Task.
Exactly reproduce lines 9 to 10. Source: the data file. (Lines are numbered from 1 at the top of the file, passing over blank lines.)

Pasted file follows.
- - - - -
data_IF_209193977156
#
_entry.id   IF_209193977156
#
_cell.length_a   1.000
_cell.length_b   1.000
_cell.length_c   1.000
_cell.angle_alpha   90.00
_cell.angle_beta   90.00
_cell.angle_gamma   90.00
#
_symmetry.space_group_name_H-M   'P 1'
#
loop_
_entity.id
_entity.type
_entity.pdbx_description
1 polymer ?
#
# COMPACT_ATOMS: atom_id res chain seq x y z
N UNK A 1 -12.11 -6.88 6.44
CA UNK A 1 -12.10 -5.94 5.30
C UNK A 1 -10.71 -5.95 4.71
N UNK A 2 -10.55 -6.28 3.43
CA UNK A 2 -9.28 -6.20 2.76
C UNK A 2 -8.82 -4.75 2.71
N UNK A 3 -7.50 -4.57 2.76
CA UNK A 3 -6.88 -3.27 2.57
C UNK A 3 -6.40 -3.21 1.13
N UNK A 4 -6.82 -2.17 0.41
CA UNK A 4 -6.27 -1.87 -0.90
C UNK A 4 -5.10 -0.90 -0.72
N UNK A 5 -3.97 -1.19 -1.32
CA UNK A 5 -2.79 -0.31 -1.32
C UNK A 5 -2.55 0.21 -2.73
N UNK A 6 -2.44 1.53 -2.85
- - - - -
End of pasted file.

_cell.angle_beta   90.00
_cell.angle_gamma   90.00